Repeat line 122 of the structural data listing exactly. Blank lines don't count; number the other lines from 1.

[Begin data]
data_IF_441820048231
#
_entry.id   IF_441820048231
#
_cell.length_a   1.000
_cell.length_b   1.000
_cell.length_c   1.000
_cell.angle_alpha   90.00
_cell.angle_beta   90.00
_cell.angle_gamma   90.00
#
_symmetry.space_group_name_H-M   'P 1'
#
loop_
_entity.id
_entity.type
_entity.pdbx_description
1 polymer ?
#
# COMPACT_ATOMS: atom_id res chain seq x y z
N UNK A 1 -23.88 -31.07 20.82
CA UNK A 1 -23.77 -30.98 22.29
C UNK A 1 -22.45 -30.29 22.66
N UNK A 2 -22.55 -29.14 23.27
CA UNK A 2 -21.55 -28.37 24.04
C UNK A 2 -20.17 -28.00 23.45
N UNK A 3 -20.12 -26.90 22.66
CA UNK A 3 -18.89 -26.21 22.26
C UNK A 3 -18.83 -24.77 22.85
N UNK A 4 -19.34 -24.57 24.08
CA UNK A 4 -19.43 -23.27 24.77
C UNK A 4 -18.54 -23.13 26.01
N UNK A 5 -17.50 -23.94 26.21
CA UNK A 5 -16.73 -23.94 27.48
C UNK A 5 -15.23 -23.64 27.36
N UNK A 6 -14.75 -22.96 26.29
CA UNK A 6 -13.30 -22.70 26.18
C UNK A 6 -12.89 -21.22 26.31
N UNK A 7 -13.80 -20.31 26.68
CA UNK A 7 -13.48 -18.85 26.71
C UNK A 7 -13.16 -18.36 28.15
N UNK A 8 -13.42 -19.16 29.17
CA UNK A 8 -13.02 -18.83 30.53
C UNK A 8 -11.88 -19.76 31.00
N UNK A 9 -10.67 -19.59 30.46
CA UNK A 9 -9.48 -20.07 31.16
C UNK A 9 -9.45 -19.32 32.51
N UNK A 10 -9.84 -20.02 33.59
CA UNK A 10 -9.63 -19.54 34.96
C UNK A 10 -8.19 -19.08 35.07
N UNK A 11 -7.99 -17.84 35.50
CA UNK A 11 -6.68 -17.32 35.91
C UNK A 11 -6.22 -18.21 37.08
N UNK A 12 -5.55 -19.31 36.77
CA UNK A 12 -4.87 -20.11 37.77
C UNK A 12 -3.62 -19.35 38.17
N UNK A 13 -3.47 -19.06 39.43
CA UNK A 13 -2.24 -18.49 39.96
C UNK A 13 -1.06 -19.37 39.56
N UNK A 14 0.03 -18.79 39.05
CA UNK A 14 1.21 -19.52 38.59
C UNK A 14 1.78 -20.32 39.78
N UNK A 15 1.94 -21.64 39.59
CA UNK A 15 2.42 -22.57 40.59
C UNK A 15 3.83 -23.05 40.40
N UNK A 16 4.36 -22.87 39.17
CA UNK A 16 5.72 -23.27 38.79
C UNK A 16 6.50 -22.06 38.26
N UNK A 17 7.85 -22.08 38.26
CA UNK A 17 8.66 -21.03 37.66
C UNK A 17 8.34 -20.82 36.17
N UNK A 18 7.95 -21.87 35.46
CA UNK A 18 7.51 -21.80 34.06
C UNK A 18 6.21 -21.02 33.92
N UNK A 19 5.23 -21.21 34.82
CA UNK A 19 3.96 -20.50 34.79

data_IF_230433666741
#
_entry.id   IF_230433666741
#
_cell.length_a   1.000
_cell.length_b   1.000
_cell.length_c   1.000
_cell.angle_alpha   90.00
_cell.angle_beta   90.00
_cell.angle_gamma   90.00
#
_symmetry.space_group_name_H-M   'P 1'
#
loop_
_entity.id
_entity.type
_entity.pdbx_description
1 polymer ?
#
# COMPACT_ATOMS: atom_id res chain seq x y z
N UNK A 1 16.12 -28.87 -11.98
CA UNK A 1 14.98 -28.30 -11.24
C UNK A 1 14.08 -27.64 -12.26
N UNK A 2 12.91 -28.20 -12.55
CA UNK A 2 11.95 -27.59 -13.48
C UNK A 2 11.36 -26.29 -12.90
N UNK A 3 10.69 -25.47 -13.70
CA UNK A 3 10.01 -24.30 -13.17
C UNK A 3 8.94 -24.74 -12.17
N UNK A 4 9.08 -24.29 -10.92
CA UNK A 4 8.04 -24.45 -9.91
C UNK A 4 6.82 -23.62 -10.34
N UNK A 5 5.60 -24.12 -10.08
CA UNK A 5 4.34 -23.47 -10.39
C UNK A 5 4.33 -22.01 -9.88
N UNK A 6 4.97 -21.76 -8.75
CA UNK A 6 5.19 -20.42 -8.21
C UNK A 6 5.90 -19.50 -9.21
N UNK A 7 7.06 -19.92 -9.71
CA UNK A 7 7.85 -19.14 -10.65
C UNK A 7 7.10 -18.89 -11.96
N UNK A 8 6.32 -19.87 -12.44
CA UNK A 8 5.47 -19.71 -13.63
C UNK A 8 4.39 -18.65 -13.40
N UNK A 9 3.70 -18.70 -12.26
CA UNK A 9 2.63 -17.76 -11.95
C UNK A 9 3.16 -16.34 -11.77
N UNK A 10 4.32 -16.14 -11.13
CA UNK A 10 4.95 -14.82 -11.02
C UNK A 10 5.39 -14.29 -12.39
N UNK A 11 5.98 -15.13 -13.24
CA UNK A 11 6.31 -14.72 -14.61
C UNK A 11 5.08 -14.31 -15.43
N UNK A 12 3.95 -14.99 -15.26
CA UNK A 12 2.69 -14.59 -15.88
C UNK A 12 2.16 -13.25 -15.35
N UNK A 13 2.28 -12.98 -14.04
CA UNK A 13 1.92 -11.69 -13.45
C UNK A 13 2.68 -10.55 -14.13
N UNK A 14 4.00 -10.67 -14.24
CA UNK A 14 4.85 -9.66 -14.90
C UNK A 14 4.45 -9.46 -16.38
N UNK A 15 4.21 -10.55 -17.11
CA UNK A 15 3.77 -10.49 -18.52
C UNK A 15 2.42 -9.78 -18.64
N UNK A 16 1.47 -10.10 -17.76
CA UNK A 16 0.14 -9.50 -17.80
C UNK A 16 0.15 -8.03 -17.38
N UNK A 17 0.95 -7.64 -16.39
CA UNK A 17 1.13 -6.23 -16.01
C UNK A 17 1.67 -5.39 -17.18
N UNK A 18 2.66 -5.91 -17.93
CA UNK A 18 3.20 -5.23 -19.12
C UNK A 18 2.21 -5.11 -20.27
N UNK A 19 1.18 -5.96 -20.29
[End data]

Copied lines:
CA UNK A 9 2.63 -17.76 -11.95